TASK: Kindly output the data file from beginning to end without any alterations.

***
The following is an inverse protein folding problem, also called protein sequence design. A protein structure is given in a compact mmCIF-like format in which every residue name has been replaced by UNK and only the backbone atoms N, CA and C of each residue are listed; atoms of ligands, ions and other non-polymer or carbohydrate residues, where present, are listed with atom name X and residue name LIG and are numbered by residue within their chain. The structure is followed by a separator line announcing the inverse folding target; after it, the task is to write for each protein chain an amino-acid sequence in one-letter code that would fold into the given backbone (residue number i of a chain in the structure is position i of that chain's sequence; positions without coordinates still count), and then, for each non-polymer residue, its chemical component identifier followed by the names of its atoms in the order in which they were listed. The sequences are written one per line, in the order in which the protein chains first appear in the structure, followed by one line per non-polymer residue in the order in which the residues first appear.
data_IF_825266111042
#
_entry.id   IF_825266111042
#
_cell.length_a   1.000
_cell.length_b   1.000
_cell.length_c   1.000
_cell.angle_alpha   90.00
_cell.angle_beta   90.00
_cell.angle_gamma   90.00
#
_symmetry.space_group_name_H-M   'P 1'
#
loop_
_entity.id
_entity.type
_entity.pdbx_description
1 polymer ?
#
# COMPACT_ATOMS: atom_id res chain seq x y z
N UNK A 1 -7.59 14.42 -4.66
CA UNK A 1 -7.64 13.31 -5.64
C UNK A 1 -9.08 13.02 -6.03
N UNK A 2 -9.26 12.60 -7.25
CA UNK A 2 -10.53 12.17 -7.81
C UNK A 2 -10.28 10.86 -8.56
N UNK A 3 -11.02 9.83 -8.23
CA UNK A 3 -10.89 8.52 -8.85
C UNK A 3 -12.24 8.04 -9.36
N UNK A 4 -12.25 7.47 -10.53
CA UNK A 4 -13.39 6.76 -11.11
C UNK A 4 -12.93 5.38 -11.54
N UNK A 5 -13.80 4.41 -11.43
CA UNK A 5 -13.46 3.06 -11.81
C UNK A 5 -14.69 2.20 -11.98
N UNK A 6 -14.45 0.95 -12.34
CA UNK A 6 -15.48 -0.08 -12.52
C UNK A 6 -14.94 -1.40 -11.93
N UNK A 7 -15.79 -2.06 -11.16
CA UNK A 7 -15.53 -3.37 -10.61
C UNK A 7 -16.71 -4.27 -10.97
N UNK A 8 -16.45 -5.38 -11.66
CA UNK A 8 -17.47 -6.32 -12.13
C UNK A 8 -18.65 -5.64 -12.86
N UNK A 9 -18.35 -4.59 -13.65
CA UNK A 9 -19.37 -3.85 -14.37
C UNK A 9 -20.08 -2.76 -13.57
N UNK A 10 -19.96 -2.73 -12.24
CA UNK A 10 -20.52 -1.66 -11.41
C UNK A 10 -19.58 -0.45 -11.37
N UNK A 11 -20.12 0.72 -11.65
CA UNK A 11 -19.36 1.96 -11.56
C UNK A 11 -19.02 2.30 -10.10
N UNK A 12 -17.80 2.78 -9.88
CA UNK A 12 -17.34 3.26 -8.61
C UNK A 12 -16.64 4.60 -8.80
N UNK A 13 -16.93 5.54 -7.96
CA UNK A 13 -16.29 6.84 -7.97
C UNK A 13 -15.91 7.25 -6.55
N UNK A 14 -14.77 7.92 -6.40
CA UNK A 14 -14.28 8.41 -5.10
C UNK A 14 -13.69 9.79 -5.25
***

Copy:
The following is an inverse protein folding problem, also called protein sequence design. A protein structure is given in a compact mmCIF-like format in which every residue name has been replaced by UNK and only the backbone atoms N, CA and C of each residue are listed; atoms of ligands, ions and other non-polymer or carbohydrate residues, where present, are listed with atom name X and residue name LIG and are numbered by residue within their chain. The structure is followed by a separator line announcing the inverse folding target; after it, the task is to write for each protein chain an amino-acid sequence in one-letter code that would fold into the given backbone (residue number i of a chain in the structure is position i of that chain's sequence; positions without coordinates still count), and then, for each non-polymer residue, its chemical component identifier followed by the names of its atoms in the order in which they were listed. The sequences are written one per line, in the order in which the protein chains first appear in the structure, followed by one line per non-polymer residue in the order in which the residues first appear.
data_IF_825266111042
#
_entry.id   IF_825266111042
#
_cell.length_a   1.000
_cell.length_b   1.000
_cell.length_c   1.000
_cell.angle_alpha   90.00
_cell.angle_beta   90.00
_cell.angle_gamma   90.00
#
_symmetry.space_group_name_H-M   'P 1'
#
loop_
_entity.id
_entity.type
_entity.pdbx_description
1 polymer ?
#
# COMPACT_ATOMS: atom_id res chain seq x y z
N UNK A 1 -7.59 14.42 -4.66
CA UNK A 1 -7.64 13.31 -5.64
C UNK A 1 -9.08 13.02 -6.03
N UNK A 2 -9.26 12.60 -7.25
CA UNK A 2 -10.53 12.17 -7.81
C UNK A 2 -10.28 10.86 -8.56
N UNK A 3 -11.02 9.83 -8.23
CA UNK A 3 -10.89 8.52 -8.85
C UNK A 3 -12.24 8.04 -9.36
N UNK A 4 -12.25 7.47 -10.53
CA UNK A 4 -13.39 6.76 -11.11
C UNK A 4 -12.93 5.38 -11.54
N UNK A 5 -13.80 4.41 -11.43
CA UNK A 5 -13.46 3.06 -11.81
C UNK A 5 -14.69 2.20 -11.98
N UNK A 6 -14.45 0.95 -12.34
CA UNK A 6 -15.48 -0.08 -12.52
C UNK A 6 -14.94 -1.40 -11.93
N UNK A 7 -15.79 -2.06 -11.16
CA UNK A 7 -15.53 -3.37 -10.61
C UNK A 7 -16.71 -4.27 -10.97
N UNK A 8 -16.45 -5.38 -11.66
CA UNK A 8 -17.47 -6.32 -12.13
C UNK A 8 -18.65 -5.64 -12.86
N UNK A 9 -18.35 -4.59 -13.65
CA UNK A 9 -19.37 -3.85 -14.37
C UNK A 9 -20.08 -2.76 -13.57
N UNK A 10 -19.96 -2.73 -12.24
CA UNK A 10 -20.52 -1.66 -11.41
C UNK A 10 -19.58 -0.45 -11.37
N UNK A 11 -20.12 0.72 -11.65
CA UNK A 11 -19.36 1.96 -11.56
C UNK A 11 -19.02 2.30 -10.10
N UNK A 12 -17.80 2.78 -9.88
CA UNK A 12 -17.34 3.26 -8.61
C UNK A 12 -16.64 4.60 -8.80
N UNK A 13 -16.93 5.54 -7.96
CA UNK A 13 -16.29 6.84 -7.97
C UNK A 13 -15.91 7.25 -6.55
N UNK A 14 -14.77 7.92 -6.40
CA UNK A 14 -14.28 8.41 -5.10
C UNK A 14 -13.69 9.79 -5.25